Pros: An insightful, chaotic and joyful show about day-to-day life with Tourettes’.
Cons: Things will go wrong. The uptight out there may find this uncomfortable.
Backstage in Biscuit Land is probably unlike anything you’ve ever seen before. For one hour, Jess Thom, with the able assistance of her sidekick Chopin, takes her audience on a journey through her life with Tourettes’. Before you take a step backstage into ‘Biscuit Land’ (you’ll soon see why it’s called that), there are three things you should know: during the show Jess will say the words biscuit or hedgehog a lot (there you go), you are allowed to laugh as much as you like, and she might experience a ticking fit, where her tics becomes so intense that they are out of control.
Backstage in Biscuit Land is a wonderful hour that is as much a lesson in the misconceptions associated with Tourette’s as it is a creative joy. Thom’s tics cause her to veer off script constantly but the show is so relaxed that this becomes a fun diversion rather than a careering meander. The expectation that she might experience one of her ticking fits hangs over the audience’s expectations, much like it must hang over someone with Tourette’s every day, but because Thom and Chopin have the audience so at ease, you feel it wouldn’t matter either way.
The show features a mixture of Thom and Chopin riffing off each other (‘Tourette’s is like covering up a whale’s blow hole’) and signposted and self-aware ‘serious bits’. It’s fitting that one of Thom’s worst experiences with Tourette’s was being asked to move to a sound proof booth in a theatre because the theatre is the territory that she reclaims for herself and other people with Tourettes’ in this show.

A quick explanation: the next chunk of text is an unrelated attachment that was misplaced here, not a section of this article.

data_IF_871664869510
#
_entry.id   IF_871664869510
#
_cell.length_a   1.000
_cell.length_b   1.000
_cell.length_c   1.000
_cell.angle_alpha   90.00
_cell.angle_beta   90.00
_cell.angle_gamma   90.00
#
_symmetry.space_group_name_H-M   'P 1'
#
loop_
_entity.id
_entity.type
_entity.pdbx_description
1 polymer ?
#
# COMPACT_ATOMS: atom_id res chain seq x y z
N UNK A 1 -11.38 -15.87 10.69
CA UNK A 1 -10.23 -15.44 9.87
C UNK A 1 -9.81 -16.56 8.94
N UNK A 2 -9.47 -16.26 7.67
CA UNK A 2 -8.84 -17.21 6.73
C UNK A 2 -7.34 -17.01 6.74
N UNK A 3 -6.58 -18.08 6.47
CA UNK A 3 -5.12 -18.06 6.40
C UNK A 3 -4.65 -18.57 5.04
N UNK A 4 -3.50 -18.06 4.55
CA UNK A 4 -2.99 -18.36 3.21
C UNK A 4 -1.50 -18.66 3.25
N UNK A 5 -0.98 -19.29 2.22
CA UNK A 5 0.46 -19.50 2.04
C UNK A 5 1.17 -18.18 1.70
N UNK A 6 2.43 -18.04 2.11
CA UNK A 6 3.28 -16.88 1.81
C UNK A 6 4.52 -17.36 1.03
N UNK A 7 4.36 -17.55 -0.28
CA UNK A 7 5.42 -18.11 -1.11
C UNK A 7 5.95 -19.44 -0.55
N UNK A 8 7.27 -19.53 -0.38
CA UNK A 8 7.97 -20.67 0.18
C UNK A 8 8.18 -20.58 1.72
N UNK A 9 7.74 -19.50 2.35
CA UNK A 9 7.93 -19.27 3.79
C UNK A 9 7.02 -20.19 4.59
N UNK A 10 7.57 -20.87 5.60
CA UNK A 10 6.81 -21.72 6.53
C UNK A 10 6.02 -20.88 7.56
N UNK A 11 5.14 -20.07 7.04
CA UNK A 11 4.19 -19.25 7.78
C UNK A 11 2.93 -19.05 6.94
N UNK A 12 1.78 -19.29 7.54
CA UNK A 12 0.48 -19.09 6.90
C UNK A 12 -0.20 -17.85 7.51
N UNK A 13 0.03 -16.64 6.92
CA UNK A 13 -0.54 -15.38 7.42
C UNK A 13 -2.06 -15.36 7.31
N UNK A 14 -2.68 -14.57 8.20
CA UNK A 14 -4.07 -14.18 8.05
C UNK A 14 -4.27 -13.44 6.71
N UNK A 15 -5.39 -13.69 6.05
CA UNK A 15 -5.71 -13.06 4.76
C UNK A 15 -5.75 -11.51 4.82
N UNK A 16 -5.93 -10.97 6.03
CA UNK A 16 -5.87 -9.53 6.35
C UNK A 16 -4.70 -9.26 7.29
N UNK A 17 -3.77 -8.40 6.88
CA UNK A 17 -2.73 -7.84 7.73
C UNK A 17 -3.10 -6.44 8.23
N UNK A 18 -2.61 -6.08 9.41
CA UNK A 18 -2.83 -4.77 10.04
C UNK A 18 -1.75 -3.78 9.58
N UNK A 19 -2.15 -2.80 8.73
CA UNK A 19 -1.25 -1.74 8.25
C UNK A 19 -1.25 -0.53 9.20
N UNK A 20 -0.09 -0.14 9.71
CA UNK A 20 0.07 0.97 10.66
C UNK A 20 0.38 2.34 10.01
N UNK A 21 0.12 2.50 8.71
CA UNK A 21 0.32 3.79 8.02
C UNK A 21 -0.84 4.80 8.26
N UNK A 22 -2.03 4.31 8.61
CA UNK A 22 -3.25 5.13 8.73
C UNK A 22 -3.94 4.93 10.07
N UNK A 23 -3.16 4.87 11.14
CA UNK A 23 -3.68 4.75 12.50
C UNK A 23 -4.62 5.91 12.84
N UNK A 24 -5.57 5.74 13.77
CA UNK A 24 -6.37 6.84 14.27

We get an experience of what the discomforts of Tourette’s are like – there is a scene where Thom tries to eat a plate of strawberries without smashing them all in her face. What could be a colossal inconvenience becomes funny (‘Anyone fancy a smoothie?’), but Thom and Chopin are always in control. And that’s one of the great successes of the show – you feel that Thom is so in control of her condition that it allows you to feel comfortable enough to learn.
Thom is careful to point out that Tourette’s has become for her an empowering ‘language generator’ that we can all learn from. Her tics are often absolutely hilarious. She harnesses them to her own advantage and every few seconds comes out with the kind of abstract one liners that Noel Fielding spends months writing. This is not just an uplifting experience because Thom is a genuinely inspiring woman but a fantastic production that has been well crafted into an immensely entertaining hour.